Arrows Hacks — tricks for your graph models and diagrams

Nick Fewings on unsplash

If you’ve been using Neo4j, attending any of the training courses, or seen some output diagrams, it’s highly likely you’ve come across Arrows.

Arrows is a graph diagramming tool — a way to be able to generate images for documents, slide decks, and blog posts. As well as being available as a library for specific uses, there is also the hosted online version which is the most popular format.

Its simplicity and ease of use has seen its use go beyond just diagramming, and it’s commonly the entry point when working on graph data models. Whilst not a full-blown modelling tool, it is very forgiving when it comes to making edits, and highly flexible in its application. This makes it understandable why many people may start with Arrows rather than moving straight to a more traditional modelling tool.

As it is quite a simple tool, there can be challenges in getting Arrows to do what you want it to do beyond its intended scope. In this post we’ll cover some Arrows hacks to help with your data modelling and diagramming.

Hack number one: Making it easier to use the scene

You may notice that the screen jumps around when you look to add a new node. The best way to stop this from happening is to anchor the screen with two nodes diagonally opposite each other. Like this, the scene won’t move around as you work on your data model or diagram.

Running out of space on the screen? Just move one of the anchor points further out.

Using nodes as screen anchor points

Hack number two: Quickly clearing the scene

You’ve built out your graph model or diagram, and you’re now ready to work on the next one. But how do you clear the scene?

Arrows diagrams will be stored in cookies on your machine. A really quick way to clear the scene would be to:

  • Press the ‘Export Markup’ button
  • Delete everything between the <ul></ul> tags
  • Press ‘Save’

If you want to save your anchor nodes for the next diagram, provided that you’ve added them first, you can leave in the first two <li> tagged components.

Hack number three: Use Incognito/InPrivate mode

Want to draw a quick diagram and have no intention of saving it? Use your browsers private browsing option. As your Arrows diagram is stored locally in cookies, by using the private browsing option, not only do you have a clear scene every time you start, you don’t have to worry about removing your diagram afterwards — just close the window!

Hack number four: Figure out your data model

This trick is a little fiddly, but can be a very useful approach. With a combination of Arrows and Neo4j, you can determine what your graph data model is likely to be through a worked example in Arrows.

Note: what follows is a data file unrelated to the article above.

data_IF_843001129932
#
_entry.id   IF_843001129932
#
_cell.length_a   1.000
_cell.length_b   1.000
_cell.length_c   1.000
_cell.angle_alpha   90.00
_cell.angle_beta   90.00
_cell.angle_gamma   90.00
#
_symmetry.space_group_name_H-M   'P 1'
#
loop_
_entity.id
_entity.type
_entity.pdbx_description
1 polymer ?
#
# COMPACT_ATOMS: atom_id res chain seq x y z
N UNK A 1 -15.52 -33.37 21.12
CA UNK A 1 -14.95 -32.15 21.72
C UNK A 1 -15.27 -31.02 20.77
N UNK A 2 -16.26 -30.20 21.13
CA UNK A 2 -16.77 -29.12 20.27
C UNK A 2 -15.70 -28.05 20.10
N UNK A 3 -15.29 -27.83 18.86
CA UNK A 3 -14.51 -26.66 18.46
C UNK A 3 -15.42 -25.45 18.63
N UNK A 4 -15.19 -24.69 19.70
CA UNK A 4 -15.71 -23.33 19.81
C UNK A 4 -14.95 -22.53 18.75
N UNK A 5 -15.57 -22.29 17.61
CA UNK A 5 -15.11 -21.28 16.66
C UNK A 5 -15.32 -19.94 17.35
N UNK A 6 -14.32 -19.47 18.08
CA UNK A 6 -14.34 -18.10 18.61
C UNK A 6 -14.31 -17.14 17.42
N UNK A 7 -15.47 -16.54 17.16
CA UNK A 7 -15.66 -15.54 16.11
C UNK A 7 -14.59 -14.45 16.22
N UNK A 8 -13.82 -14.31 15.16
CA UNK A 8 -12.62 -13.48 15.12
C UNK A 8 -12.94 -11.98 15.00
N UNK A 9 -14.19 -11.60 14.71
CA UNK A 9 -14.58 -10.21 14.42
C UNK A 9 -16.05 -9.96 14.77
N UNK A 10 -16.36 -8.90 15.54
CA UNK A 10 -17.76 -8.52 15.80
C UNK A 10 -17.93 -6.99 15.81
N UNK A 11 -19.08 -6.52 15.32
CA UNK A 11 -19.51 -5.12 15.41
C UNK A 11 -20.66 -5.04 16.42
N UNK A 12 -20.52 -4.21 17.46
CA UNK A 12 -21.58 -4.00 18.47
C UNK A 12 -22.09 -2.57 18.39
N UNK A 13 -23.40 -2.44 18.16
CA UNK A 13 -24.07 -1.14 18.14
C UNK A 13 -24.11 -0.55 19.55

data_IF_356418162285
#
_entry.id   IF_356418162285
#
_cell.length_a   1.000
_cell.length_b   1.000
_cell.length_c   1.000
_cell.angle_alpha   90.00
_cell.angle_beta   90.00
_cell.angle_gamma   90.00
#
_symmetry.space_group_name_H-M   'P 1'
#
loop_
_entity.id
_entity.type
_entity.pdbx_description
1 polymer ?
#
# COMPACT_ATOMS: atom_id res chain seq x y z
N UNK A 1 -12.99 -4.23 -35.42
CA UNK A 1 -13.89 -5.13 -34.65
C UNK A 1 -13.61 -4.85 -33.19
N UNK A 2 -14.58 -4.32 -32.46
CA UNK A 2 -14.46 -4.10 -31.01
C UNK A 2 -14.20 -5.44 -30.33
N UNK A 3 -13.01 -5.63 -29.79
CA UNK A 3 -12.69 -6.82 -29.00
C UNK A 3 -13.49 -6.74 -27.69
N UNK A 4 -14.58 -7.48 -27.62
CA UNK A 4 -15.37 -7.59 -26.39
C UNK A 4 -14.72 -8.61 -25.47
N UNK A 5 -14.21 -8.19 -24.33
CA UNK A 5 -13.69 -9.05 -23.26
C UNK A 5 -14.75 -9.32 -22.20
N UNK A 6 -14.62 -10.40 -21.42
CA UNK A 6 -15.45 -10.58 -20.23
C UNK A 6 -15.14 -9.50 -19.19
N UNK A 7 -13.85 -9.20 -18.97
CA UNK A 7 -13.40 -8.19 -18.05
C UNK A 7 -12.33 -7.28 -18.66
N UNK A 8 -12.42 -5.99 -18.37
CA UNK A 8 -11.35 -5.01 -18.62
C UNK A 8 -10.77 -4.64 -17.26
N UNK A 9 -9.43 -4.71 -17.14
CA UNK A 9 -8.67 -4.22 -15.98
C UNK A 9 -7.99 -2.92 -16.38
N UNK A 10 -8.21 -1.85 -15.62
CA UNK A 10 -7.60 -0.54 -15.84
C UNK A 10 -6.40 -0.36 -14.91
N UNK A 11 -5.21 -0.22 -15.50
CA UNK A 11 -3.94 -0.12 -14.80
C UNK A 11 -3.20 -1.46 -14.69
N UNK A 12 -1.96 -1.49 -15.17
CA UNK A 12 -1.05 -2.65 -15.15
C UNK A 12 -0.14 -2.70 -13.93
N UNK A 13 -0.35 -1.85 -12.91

Let’s say you’ve got a user journey which shows how different entities are interacting together — for example, the one diagrammed below. You’re not quite ready for figuring out the generalised view, but you do have examples of how your entities interact with each other:

User journey of Persons purchasing goods, or employees of a store

We can get the Cypher code required to generate this data in Neo4j by clicking on the ‘Export Cypher’ button. Copy the code, and then paste it into the query bar in Neo4j Browser and press the run button to execute. This does need to be on an empty database.

Once the graph data has been created, you can see your data model through running call db.schema.

Hack number six: Using more than one node label

Arrows doesn’t support multiple labels, however you can do a couple of steps that will allow you to import nodes with multiple labels into Neo4j.

Firstly, add any extra labels you want on your Arrows node by using colon, e.g. Person:Customer. Arrows will wrap these kinds of statements in backticks. Backticks are used in Cypher to escape any non-compliant naming conventions. In this example, as Arrows doesn’t support multi-label nodes, it doesn’t recognise the colon as a separator for different labels. As special characters in node labels need to be escaped, Arrows will wrap what it thinks is a single node label with backticks to ensure the generated Cypher statement will run.

When you click on ‘Export Cypher’ you will see the backticks wrapping around the multi-label nodes.

Using your text editor of choice, you can do to search and replace operations to remove the backticks surrounding our multi-label entries: replacing . :` for . : and .` { for . {. Do not omit the leading space! With these replacements made, Cypher will now pick up the multiple labels on the entities accordingly. You can now run the modified Cypher script in Neo4j Browser (with an empty database).

Wrapping up

We’ve gone through some hacks you might find useful with Arrows, if you’ve got some more to share, do post them in the comments section!

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